Liberty Reinforcing and piling contractor Keller have collaborated on Adelaide’s Darlington Upgrade Project to ensure steady supply of reinforcing steel.
Several infrastructure projects underway in South Australia are stoking demand for quality steel and the state’s steel supply chain has proved it is equal to the task.
One such project is the Darlington Upgrade, for which Liberty Reinforcing has supplied approximately 8000 tonnes of reinforcing steel.
The Darlington Upgrade Project is a modernisation of approximately 3.3km of the existing Main South Road south of the Adelaide CBD. The section of road carries up to 70,000 vehicles per day and acts as a major arterial route to and from the CBD connecting Adelaide’s southern suburbs. It’s also a critical part of the city’s ambitious North–South Corridor public works program, which aims to streamline traffic, including freight vehicle traffic, heading north and south from the city centre.
Bridge beams are being assembled into two 3000-tonne bridges, one installed in August and the other in September 2018 and willbe moved into place with the use of self-propelled modular transporters.
South Australia’s Department of Planning, Transport and Infrastructure (DPTI) has engaged Gateway South (a joint venture comprising Fulton Hogan and Laing O'Rourke, together with design partners KBR, Jacobs and SMEC) to design and construct the Darlington Upgrade Project.
Liberty Reinforcing’s Matt Bell says the company’s supply contract has comprised two main components – these being approximately 4000 tonnes of supply of reinforcing steel directly to Gateway South and over 4000 tonnes of prefabricated pile cages to piling contractor Keller.
“The amount of piling in this project presented a real challenge for us,” Matt says. “It was the largest piling job ever to be undertaken in South Australia and it just so happened to run concurrently with another project that required a similar number of pile cages – the Torrens Rail project.”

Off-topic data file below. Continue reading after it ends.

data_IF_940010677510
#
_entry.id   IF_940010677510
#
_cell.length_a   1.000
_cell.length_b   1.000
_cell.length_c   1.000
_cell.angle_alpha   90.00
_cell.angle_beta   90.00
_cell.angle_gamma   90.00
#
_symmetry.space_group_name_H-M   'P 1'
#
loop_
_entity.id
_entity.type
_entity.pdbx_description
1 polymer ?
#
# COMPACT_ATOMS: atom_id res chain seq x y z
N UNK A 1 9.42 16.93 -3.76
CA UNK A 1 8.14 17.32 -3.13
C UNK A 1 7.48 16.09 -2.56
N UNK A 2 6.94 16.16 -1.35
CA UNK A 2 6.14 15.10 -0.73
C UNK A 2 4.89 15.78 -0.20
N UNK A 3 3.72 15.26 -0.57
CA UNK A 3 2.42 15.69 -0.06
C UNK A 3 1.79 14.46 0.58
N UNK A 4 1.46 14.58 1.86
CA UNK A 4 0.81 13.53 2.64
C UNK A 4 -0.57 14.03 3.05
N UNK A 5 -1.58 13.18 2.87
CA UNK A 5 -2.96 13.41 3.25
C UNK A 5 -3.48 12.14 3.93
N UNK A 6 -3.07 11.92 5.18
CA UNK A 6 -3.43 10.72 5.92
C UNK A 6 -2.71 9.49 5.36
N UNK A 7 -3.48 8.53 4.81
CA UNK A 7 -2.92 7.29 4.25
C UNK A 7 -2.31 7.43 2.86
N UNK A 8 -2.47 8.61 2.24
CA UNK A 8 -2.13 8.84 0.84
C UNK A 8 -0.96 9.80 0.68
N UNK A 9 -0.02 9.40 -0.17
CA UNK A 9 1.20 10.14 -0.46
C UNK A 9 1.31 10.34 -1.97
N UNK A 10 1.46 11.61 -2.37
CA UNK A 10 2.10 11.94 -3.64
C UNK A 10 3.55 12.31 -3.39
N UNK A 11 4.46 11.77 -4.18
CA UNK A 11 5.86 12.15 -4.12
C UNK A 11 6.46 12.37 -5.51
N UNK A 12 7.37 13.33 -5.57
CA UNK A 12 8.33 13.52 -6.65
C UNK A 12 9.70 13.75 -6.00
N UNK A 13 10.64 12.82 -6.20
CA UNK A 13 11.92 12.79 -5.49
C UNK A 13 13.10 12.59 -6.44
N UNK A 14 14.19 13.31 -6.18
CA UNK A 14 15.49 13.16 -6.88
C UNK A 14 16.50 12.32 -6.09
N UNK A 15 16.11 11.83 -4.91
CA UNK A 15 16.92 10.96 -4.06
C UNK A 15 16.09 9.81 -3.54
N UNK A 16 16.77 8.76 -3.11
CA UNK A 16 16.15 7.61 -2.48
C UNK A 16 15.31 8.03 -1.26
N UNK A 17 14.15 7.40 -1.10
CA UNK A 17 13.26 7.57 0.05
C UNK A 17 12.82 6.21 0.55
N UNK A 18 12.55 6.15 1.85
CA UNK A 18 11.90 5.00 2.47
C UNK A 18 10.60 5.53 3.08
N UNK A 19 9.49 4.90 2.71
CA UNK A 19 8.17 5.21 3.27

Liberty Reinforcing met demand by setting up an additional facility at Angle Park and by scaling up both machinery numbers and workforce hours.
“We’ve gone from a position where we had one pile cage machine in the business to having five machines,” Matt says. “These pile cages also had a significant amount of manual welding which meant the two-stage fabrication process between automatic cage machine and manual completion required intricate planning and attention to detail. Our investment in sophisticated technical equipment enabled this process to be streamlined, allowing us to maximise our production output.”
In addition, there were logistical challenges associated with transporting the reinforcing cages to site. With some of the cages up to 21 metres in length, a dedicated fleet of trailers were needed to manage the job. Oversize loads of this type can only travel in off-peak hours and often required traffic escorts.
The Darlington Upgrade Project is due to complete in 2019.
Images courtesy SA Department of Planning, Transport and Infrastructure